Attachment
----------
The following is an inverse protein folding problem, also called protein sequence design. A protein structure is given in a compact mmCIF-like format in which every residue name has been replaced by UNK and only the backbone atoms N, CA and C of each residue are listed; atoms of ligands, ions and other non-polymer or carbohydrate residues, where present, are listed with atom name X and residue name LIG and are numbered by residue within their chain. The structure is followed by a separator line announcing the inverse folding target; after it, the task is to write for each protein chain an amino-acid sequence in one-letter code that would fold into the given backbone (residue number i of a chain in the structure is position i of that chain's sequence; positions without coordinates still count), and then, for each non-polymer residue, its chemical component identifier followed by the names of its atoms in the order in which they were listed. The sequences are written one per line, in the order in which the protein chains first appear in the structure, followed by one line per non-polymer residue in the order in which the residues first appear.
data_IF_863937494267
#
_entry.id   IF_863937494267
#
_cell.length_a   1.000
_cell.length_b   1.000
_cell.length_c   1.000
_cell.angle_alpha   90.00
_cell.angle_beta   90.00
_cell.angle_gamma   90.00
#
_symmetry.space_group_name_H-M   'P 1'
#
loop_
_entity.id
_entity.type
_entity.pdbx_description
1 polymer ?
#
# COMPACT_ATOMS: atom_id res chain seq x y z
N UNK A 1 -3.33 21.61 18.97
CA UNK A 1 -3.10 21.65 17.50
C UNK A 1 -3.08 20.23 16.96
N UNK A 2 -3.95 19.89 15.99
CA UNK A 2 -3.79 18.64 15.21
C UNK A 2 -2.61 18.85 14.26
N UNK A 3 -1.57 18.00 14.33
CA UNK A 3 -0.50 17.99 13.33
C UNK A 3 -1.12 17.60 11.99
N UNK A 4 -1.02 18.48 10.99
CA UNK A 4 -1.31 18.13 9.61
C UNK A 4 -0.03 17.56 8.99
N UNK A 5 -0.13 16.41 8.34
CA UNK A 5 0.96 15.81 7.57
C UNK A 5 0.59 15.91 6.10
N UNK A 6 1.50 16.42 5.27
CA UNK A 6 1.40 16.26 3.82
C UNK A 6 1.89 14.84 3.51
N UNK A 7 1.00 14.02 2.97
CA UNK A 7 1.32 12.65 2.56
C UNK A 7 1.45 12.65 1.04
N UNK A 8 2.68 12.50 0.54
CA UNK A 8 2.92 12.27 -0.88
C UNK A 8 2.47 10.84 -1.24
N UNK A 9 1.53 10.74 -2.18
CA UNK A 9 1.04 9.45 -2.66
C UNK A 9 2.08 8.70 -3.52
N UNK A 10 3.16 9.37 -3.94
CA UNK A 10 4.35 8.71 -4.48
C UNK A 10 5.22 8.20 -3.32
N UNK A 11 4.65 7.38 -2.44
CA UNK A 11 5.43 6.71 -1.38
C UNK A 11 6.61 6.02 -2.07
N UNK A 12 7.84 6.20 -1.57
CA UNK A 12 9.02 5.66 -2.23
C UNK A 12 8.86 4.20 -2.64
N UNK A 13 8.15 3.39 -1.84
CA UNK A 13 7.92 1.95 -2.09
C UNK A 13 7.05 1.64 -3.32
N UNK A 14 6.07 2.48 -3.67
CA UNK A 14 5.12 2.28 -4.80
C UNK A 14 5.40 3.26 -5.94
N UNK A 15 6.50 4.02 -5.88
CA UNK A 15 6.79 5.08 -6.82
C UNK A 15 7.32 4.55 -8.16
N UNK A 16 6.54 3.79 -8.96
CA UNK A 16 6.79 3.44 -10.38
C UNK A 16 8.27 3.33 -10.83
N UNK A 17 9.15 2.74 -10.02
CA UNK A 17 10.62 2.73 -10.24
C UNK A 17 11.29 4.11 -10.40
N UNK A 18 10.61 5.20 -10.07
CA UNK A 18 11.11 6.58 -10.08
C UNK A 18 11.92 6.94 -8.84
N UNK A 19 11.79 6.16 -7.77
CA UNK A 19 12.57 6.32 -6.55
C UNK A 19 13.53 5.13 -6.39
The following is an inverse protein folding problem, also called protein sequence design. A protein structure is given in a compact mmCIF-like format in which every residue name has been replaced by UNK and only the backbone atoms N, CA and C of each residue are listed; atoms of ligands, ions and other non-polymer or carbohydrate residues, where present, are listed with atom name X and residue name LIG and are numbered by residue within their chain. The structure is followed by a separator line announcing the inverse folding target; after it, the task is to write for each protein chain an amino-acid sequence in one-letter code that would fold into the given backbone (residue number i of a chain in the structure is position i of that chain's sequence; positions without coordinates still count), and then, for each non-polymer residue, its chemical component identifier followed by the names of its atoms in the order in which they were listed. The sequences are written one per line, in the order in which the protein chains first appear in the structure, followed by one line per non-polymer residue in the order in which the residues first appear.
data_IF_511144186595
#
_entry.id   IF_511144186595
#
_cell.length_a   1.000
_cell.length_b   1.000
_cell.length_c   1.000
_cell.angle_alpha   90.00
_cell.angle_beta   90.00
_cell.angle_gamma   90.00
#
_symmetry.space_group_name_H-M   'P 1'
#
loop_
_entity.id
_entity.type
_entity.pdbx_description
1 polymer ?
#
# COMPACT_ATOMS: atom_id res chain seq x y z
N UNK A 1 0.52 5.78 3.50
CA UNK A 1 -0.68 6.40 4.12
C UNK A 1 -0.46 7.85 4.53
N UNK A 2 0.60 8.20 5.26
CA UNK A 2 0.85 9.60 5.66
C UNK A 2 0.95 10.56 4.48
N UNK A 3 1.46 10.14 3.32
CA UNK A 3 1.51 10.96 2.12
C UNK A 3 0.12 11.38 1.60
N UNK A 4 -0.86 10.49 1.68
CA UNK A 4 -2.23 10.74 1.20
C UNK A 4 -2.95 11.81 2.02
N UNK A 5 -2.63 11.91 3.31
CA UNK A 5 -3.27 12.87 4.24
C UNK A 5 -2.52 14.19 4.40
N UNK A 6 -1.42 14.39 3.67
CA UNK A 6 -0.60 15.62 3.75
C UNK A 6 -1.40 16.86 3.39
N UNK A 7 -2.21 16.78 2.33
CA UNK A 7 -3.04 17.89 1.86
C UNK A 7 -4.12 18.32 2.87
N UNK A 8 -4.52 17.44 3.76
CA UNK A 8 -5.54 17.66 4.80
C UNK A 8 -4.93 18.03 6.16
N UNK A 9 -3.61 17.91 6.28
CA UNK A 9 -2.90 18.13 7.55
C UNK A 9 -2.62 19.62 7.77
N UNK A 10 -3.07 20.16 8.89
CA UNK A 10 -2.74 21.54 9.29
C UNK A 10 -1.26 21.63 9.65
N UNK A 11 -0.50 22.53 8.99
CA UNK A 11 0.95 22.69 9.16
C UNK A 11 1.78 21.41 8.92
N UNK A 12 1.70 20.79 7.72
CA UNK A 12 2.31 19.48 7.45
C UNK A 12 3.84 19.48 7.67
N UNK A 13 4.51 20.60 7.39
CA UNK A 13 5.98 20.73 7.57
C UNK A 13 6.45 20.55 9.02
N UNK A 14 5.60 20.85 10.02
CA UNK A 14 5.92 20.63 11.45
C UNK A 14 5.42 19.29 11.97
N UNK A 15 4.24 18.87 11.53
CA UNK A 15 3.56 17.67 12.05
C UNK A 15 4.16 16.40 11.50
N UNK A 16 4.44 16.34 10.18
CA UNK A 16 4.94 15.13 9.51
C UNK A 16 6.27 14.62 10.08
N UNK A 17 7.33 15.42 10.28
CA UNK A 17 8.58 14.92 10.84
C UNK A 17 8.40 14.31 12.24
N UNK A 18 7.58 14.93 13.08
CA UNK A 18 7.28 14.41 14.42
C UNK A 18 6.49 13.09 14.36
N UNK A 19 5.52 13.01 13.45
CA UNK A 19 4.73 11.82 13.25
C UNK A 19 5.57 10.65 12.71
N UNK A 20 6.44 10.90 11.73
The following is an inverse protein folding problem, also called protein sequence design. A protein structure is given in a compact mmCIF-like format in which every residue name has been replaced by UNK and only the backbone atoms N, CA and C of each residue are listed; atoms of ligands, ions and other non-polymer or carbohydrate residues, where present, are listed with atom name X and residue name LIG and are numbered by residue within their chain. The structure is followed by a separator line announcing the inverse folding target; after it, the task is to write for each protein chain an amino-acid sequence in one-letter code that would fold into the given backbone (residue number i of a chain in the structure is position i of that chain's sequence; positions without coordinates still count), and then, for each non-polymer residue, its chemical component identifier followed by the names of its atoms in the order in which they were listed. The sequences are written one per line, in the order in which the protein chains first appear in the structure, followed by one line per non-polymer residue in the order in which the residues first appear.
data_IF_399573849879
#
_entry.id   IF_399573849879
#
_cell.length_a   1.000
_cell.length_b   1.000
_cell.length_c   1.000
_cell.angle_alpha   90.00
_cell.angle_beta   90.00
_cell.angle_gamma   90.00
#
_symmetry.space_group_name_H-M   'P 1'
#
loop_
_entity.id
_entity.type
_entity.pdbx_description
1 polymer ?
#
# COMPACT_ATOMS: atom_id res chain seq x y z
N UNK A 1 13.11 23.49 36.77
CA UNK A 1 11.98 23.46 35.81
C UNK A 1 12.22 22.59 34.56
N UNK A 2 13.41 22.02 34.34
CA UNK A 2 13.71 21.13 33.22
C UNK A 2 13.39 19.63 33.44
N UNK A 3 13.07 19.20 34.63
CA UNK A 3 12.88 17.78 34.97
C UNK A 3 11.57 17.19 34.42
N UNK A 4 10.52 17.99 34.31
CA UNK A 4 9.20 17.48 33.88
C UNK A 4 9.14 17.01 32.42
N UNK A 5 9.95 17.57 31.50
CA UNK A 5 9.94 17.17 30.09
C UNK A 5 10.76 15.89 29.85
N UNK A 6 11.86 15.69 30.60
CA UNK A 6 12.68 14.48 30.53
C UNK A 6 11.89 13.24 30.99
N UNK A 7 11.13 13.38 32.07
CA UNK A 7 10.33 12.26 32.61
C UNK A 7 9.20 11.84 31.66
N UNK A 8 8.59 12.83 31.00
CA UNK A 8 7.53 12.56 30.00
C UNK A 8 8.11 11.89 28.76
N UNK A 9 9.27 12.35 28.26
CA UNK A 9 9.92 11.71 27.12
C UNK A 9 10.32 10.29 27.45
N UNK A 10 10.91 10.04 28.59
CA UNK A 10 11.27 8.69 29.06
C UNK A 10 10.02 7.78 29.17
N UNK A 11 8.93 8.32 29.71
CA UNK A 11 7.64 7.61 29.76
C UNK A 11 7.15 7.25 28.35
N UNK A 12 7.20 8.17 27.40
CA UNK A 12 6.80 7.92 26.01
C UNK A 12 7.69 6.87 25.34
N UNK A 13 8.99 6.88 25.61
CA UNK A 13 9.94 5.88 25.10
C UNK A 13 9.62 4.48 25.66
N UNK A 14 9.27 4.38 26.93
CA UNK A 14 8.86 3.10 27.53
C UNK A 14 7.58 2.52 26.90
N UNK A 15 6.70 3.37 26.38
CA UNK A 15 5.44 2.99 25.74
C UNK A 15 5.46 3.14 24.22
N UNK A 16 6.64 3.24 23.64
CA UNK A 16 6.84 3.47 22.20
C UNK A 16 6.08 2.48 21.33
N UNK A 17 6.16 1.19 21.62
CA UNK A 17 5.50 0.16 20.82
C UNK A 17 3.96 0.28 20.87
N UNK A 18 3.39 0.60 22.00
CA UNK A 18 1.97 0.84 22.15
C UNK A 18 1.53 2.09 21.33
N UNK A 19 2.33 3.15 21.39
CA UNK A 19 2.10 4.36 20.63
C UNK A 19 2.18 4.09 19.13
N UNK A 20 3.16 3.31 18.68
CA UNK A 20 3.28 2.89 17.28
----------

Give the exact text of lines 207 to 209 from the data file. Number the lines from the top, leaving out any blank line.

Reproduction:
CA UNK A 10 11.27 8.69 29.06
C UNK A 10 10.02 7.78 29.17
N UNK A 11 8.93 8.32 29.71